Julián Carax Quotes in The Shadow of the Wind
Sophie refused to reveal the identity of the child’s father…Antoni Fortuny decided that it must be the devil, for that child was the child of sin, and sin had only one father: the One. Convinced in this manner that it had sneaked into his home and also between his wife’s thighs, the hatter took to hanging crucifixes everywhere…
I imagined Julián Carax at that age, holding that image in his hands…and for a moment I thought there were no more ghosts there than those of absence and loss, and that the light that smiled on me was borrowed light, real only as long as I could hold it in my eyes, second by second.
Julián lived in his books. The body that ended up in the morgue was only a part of him. His soul is in his stories. I once asked him who inspired him to create his characters, and his answer was no one. That all his characters were himself.
Nobody had noticed, nobody had paid attention, but as usual, the essential part of the matter had been settled before the story had begun, and by then it was too late.
It didn’t occur to him for an instant that Julián secretly despised him, that his affection was a sham, only a pretext to be close to Penélope. To possess her wholly and utterly. They did resemble each other in that.
The hatter…had no doubt that Penélope was that love in his son’s life. Without realizing it, he thought that if he helped him recover her, perhaps he, too, would recover some part of what he had lost, that void that weighed on his bones like a curse.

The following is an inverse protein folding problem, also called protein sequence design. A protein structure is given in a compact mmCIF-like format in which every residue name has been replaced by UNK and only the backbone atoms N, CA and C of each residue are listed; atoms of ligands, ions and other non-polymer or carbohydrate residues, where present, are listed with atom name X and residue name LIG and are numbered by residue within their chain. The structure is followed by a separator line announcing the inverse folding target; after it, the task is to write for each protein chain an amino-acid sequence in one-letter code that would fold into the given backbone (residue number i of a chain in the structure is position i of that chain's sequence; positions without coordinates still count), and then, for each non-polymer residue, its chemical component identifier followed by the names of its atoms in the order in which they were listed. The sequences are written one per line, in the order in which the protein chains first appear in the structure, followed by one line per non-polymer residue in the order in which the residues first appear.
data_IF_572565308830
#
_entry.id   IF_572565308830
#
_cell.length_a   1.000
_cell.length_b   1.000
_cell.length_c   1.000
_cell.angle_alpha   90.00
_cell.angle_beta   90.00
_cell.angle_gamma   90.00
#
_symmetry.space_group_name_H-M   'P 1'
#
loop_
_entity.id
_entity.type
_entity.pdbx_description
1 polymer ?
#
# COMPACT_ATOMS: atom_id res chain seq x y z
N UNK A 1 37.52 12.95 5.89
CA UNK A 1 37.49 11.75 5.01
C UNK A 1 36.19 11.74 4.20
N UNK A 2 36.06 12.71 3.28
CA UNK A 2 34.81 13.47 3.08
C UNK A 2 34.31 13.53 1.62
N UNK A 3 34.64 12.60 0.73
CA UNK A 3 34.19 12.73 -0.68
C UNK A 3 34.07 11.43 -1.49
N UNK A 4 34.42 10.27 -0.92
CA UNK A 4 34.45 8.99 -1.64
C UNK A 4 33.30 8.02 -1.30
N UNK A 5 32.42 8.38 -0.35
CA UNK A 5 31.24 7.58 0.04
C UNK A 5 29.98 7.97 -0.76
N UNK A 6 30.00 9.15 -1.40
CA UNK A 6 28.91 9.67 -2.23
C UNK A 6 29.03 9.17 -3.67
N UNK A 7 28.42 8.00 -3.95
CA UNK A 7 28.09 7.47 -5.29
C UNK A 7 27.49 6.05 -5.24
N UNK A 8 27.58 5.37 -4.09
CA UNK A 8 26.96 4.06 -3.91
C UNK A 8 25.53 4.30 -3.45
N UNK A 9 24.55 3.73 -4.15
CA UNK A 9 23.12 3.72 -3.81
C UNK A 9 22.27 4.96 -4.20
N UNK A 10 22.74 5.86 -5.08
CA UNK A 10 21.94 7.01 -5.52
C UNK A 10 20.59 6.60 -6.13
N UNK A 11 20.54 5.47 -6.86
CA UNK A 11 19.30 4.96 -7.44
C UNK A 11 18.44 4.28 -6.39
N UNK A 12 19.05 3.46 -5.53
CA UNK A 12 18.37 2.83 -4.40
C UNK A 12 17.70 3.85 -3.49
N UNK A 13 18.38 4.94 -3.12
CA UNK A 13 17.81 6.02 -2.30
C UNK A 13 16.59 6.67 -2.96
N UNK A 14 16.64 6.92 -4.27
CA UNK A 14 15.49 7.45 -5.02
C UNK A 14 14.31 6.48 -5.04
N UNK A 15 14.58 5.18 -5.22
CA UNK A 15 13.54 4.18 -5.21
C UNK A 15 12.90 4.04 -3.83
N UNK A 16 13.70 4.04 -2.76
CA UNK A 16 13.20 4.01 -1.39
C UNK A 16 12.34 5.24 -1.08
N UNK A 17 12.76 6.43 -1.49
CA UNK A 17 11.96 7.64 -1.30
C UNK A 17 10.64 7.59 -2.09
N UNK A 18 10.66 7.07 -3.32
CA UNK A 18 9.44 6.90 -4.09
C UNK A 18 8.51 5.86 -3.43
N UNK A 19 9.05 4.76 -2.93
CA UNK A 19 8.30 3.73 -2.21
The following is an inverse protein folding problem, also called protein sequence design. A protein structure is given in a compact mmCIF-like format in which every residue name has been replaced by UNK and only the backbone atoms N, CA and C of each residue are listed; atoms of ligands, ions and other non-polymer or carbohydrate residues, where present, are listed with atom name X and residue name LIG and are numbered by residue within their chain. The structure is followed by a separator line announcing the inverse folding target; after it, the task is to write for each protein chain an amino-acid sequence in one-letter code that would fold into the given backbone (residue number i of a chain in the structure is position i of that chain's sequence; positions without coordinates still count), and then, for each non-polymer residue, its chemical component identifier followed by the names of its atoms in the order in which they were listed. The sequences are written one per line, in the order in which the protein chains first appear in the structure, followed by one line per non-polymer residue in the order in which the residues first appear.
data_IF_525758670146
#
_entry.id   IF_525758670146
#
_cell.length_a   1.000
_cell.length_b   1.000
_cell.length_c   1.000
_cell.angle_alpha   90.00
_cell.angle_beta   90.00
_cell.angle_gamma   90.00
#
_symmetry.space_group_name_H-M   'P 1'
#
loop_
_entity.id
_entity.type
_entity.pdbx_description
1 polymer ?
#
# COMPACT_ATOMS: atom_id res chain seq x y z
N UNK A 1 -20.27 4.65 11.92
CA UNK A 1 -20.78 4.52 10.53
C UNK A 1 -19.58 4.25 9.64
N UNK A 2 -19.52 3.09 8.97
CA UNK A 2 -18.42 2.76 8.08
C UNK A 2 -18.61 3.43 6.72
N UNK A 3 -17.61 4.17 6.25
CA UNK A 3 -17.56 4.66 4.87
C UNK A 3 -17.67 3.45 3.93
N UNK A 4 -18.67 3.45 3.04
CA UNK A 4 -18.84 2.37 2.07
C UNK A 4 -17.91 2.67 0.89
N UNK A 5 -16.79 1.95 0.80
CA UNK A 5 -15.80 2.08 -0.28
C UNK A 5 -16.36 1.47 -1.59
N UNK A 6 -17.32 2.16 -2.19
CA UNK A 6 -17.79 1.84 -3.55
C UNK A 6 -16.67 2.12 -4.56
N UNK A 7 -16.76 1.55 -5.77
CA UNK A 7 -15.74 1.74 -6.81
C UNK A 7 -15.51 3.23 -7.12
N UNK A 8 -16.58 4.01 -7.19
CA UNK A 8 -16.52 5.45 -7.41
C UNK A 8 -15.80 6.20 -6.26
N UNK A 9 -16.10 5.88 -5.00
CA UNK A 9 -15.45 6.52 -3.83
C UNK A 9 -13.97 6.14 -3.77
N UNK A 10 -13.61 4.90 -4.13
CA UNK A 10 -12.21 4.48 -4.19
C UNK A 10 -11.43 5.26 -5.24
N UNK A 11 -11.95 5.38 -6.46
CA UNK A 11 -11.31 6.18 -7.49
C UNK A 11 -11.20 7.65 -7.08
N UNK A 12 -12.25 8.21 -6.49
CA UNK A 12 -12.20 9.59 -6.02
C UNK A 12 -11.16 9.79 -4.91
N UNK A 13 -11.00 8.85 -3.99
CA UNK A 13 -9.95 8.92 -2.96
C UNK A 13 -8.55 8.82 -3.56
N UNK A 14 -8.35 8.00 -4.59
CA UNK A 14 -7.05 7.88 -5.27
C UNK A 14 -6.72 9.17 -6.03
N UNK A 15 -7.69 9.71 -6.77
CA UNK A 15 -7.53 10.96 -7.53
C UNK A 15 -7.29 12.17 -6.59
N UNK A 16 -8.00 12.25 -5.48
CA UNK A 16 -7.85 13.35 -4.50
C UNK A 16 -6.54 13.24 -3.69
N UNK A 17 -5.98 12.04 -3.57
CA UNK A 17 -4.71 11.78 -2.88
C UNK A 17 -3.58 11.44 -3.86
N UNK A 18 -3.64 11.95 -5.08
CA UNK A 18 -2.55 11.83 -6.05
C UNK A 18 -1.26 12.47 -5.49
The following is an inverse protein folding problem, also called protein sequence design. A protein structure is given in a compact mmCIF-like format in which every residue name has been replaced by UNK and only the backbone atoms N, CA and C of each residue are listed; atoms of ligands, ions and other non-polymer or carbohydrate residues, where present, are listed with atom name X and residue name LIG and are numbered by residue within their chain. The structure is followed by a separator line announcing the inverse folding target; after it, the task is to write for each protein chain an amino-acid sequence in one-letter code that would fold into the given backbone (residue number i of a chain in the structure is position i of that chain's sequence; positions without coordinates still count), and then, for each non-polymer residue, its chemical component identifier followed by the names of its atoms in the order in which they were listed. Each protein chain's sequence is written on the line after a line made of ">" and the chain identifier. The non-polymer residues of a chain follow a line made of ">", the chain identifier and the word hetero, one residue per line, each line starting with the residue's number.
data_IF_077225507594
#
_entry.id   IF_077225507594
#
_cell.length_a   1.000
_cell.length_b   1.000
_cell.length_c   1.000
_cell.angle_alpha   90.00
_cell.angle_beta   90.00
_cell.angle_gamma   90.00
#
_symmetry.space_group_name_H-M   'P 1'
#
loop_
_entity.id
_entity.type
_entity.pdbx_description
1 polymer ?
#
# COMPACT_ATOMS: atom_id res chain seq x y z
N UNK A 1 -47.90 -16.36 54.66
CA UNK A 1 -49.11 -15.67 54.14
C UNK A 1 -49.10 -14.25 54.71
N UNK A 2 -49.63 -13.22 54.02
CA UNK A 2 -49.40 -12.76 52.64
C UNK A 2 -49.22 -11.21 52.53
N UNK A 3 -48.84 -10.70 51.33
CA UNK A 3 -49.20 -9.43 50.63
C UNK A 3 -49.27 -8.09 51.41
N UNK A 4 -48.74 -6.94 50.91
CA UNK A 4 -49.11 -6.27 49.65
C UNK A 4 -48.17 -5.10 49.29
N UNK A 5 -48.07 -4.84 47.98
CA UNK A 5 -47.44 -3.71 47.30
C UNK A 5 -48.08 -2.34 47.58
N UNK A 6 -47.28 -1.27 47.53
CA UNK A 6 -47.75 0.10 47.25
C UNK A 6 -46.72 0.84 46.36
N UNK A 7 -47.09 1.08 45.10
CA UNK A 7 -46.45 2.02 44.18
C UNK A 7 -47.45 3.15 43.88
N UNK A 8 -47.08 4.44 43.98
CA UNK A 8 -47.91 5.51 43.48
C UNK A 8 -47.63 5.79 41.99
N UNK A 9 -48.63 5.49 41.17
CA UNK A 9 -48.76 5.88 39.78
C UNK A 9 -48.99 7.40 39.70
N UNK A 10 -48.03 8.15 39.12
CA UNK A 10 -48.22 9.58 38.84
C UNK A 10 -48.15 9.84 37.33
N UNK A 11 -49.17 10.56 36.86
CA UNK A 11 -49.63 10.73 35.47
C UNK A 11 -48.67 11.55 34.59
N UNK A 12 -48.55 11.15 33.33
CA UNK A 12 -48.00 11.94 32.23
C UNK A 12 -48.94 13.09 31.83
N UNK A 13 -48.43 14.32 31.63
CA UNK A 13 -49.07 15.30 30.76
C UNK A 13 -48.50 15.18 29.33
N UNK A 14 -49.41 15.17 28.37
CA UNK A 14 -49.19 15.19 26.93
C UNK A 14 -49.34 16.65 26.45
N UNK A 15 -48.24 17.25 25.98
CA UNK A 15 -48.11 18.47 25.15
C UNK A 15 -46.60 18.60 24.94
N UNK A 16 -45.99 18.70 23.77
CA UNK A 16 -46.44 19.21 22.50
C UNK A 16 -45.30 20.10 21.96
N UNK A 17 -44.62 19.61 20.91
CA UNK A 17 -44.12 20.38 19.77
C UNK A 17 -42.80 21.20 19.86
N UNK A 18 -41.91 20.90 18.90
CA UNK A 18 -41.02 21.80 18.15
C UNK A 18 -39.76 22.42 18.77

He hated the man who had caused this calamity, this trail of death and misery: himself. He hated those filthy books to which he had devoted his life and about which nobody cared. He hated every stolen second and every breath.
I discovered that Laín Coubert, impersonating Julián, had been roaming through the city and visiting the Aldaya mansion.
I was afraid of listening to Julián and starting to believe, as he did, that we were all bound together in a strange chain of destiny, afraid of recognizing in you the Julián I had lost.
Of all the things that Julián wrote, the one I have always felt closest to my heart is that so long as we are being remembered, we remain alive…Remember me, Daniel, even if it’s only in a corner and secretly. Don’t let me go.
It was Laín Coubert, just as I’d learned to fear him reading the pages of a book, so many years ago…I saw how the hand of the angel pierced [Fumero’s] chest, spearing him, how the accursed soul was driven out like black vapor, falling like frozen tears over the mirror of water.
I can’t remember his exact words, or the sound of his voice. I do know that he held my hand and I felt as if he were asking me to live for him, telling me I would never see him again. What I have not forgotten is what I told him. I told him to take that pen, which had always been his, and write again.